The Unexpected Explanation How "That Ford Truck" Ended Up In ISIS Hands

Almost exactly a year ago, the media world was abuzz when as we reported then, a picture posted by Ansar al-Din Front, an Islamic extremist brigade, and which promptly went viral showed a Ford F250 truck with a "Mark-1 Plumbing" decal on the door and a militant standing in the bed firing the anti-aircraft gun.


And while most moved on quickly from this story, for one person the picture had a dramatic and scarring effect: the owner of said Mark-1 Plumbing company, a Texan by the name of Mark Oberholtzer, who as many know by now, is suing a Texas Ford dealership (Charlie Thomas Gord) for more than $1 million in financial losses and damages to his company's reputation, as a result of this pickup truck which he once owned, ending up with Islamic militants fighting in Syria's civil war.

As CNN summarizes, "all Mark Oberholtzer wanted to do was upgrade his ride. What he got instead was a world of trouble from half a world away."

"By the end of the day, Mark-1's office, Mark-1's business phone, and Mark's personal cell had received over 1,000 phone calls from around the nation," Oberholtzer's lawyer wrote in the lawsuit, filed December 9 in Harris County, Texas. "These phone calls were in large part harassing and contained countless threats of violence, property harm, injury and even death."

Oberholtzer said this wouldn't have happened if the dealership had just removed the decals before the truck was resold, as he had demanded, thus serving as the basis for his lawsuit (attached below).

But while we commiserate with Mr. Oberholzer, and wish him prompt restitution of damages as a result of unnecessary harassment, a far more important question is just how did Mark's 2005 Ford F250 Super Duty end up in under the control of the Islamic State.

The answer would be critical, as it will provide a factual, tracable answer how it is that ISIS is if not funded (we know already revealed a critical part of that story), then supplied with equipment and perhaps weapons.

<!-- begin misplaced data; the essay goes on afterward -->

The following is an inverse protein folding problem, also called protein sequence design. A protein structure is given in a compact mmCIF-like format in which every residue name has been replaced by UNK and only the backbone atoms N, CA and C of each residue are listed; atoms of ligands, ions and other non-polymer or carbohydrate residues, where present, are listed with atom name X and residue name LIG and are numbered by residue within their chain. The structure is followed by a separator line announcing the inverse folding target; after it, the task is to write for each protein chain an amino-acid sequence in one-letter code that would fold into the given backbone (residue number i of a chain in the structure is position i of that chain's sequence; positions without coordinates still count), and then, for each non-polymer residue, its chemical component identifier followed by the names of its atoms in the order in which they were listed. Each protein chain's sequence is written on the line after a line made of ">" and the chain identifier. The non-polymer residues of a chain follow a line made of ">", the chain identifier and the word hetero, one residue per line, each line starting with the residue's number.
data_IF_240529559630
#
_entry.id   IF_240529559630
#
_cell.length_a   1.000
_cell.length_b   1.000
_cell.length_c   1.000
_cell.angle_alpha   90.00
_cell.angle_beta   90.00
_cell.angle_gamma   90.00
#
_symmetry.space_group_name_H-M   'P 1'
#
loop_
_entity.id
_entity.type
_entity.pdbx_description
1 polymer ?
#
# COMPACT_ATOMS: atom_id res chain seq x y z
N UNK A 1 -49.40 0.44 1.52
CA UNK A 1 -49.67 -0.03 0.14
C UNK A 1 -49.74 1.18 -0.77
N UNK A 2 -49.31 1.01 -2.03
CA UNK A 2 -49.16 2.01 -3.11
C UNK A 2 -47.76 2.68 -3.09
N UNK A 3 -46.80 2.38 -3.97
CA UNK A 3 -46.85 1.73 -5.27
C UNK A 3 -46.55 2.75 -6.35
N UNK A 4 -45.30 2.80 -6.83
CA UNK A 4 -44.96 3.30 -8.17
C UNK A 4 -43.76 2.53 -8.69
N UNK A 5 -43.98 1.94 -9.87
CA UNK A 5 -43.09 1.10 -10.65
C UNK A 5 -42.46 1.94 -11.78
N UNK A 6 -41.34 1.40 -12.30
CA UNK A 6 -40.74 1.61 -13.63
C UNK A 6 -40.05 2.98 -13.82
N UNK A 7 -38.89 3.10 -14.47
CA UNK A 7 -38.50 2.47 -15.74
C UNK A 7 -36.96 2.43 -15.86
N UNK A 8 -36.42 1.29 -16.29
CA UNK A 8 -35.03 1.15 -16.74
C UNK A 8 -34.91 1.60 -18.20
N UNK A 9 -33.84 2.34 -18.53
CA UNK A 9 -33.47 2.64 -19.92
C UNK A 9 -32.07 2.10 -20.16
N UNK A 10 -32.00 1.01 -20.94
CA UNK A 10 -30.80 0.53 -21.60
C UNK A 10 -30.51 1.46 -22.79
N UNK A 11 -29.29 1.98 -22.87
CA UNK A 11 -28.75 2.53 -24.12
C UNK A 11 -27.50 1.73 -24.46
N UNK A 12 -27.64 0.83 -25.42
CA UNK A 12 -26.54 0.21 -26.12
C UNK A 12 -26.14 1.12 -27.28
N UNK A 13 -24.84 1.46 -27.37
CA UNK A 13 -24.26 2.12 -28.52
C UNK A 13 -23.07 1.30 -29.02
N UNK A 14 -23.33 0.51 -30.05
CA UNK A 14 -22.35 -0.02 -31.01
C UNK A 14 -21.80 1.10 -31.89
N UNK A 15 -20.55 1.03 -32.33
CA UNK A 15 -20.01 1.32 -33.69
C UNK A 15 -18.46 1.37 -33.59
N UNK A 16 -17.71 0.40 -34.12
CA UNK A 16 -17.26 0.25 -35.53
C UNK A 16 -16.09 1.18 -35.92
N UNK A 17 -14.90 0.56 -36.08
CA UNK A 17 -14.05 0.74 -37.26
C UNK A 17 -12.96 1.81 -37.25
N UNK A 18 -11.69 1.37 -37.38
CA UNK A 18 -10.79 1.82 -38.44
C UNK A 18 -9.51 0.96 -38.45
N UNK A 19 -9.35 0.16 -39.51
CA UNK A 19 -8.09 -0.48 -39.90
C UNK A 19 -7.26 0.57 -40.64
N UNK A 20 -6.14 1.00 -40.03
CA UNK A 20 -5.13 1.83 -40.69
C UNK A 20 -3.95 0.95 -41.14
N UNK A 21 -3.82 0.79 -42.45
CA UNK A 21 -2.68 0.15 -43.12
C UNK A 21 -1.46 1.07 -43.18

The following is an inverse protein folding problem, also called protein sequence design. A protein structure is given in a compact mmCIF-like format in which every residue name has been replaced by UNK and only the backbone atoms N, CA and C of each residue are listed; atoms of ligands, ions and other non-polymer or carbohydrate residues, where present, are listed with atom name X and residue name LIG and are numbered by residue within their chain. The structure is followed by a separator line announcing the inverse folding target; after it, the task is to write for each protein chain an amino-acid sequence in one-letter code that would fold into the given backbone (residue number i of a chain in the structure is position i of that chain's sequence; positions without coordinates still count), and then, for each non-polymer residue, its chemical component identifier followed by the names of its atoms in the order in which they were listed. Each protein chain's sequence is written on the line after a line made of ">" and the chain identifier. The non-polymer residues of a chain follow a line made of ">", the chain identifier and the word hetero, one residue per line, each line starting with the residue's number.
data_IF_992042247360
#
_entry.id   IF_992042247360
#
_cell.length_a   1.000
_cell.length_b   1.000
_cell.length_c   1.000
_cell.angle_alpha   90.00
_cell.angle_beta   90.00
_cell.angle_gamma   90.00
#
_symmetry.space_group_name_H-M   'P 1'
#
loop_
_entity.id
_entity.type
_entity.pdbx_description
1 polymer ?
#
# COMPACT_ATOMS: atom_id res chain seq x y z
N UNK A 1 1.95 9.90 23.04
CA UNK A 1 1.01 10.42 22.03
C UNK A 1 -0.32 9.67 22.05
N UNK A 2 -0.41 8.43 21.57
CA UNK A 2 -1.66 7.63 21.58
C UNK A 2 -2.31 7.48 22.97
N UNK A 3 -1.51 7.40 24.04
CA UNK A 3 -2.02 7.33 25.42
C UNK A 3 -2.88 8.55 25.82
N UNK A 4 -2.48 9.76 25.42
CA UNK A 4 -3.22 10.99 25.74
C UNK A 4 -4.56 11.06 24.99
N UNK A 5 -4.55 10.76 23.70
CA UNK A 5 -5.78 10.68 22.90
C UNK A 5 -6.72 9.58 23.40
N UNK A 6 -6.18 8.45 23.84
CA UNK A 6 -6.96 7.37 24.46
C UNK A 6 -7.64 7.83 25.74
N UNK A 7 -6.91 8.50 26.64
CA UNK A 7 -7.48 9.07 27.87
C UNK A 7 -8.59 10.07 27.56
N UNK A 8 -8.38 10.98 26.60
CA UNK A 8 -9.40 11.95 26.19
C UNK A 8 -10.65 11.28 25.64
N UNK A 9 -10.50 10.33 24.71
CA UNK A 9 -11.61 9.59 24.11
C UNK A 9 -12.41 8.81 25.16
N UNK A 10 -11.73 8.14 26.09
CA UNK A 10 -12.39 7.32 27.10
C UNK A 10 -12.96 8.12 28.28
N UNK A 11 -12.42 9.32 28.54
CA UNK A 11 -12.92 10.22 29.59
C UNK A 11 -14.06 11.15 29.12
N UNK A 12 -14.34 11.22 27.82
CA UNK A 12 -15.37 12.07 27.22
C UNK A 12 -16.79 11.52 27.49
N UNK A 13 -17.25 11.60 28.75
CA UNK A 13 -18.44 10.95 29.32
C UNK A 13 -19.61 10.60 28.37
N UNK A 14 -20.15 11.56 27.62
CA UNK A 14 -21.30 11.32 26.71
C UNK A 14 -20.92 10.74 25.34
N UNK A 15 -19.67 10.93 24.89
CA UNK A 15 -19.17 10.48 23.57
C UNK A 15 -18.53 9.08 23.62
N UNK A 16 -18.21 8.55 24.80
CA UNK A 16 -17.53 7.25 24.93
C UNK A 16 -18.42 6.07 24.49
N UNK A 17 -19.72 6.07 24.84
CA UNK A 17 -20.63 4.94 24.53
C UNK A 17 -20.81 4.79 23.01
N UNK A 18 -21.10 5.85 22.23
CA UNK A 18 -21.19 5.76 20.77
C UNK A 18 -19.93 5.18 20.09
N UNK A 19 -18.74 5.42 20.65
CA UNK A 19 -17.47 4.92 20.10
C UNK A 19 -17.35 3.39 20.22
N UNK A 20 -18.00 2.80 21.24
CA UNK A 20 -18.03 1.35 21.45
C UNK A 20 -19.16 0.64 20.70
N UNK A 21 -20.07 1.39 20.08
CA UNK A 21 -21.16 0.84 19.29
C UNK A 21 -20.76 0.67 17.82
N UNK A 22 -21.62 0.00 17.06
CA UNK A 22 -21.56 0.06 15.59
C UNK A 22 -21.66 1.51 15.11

The answer is stunning.

This is what the plaintiff states in his lawsuit:

According to a CARFAX Vehicle History Report (see Exhibit B), the vehicle was listed as a dealer vehicle sold at a Texas auto auction on November 11, 2013. On December 18, 2013 the vehicle was exported from Houston, Texas and imported to Mersin, Turkey.

And here is the proof straight from CARFAX, provided in Exhibit B of Oberholzer's lawsuit:


And the transaction history, with the relevant final clue highlighted:


Presenting Mersin, Turkey, a stone's throw from the infamous port of Ceyhan and about a hundred miles from the territory of the Islamic State:


Here is what happened:

  • On October 23, 2013, Mark Oberholtzer entered into a transaction with Charlie Thomas Ford, in which he traded-in his old 2005 Ford F-250 pickup truck for a newer 2012 Ford F-250 pickup truck.
  • Promptly thereafter, the vehicle was listed as a dealer vehicle sold at a Texas auto auction on November 11, 2013
  • Less than a month later, on December 18, 2013 the vehicle was exported from Houston, Texas and imported to Mersin, Turkey.
  • Less than a year later it was in the documented possession of the Islamic State.

So once again the "missing link" supplying ISIS emerges as none other than Turkey.

For those to whom the Turkey-ISIS connection comes as a surprise, we urge you to reread:

And while NATO-member Turkey supplying ISIS with funding, supplies, weapons or equipment is hardly groundbreaking news, the Ford "clue" poses new and important questions, such as:

  • who is the Turkish party that ordered and paid for the Ford truck's transfer to Turkey, and subsequently received compensation from the Islamic State in the subsequent resale?
  • which is the US party which transacts with Turkish counterparts, who ultimately ship US products to Islamic State fighters?
  • is the US party aware that its Turkish counterparty has dealings with ISIS
  • what is the role of the US government in all of this, because it would be surprising that an administration that has sworn it would crack down on all outside assistance to the Islamic State would be unaware that "made in the USA" trucks ended up in the Islamic State by way of its faitful NATO ally, Turkey.
  • how many other such vehicles sold  in the US and exported to Turkey, have  made their way to the Islamic State

We are confident that it will be relatively easy for any aspiring reporter to track down the US-based exporter of the Ford truck (and thus recipient of Turkish funds), just as it will be facile to uncover who was the Turkish buyer who signed the receipt invoice in Mersin, Turkey. What may be more difficult to uncover is whether the governments of the US and Turkey, respectively, were or are appraised about transactions such as this one, and if not, then why not?

We hope to be able to answer as many of the above as possible in the very near future.

The full Oberholtzer vs Charlie Thomas Ford lawsuit is below.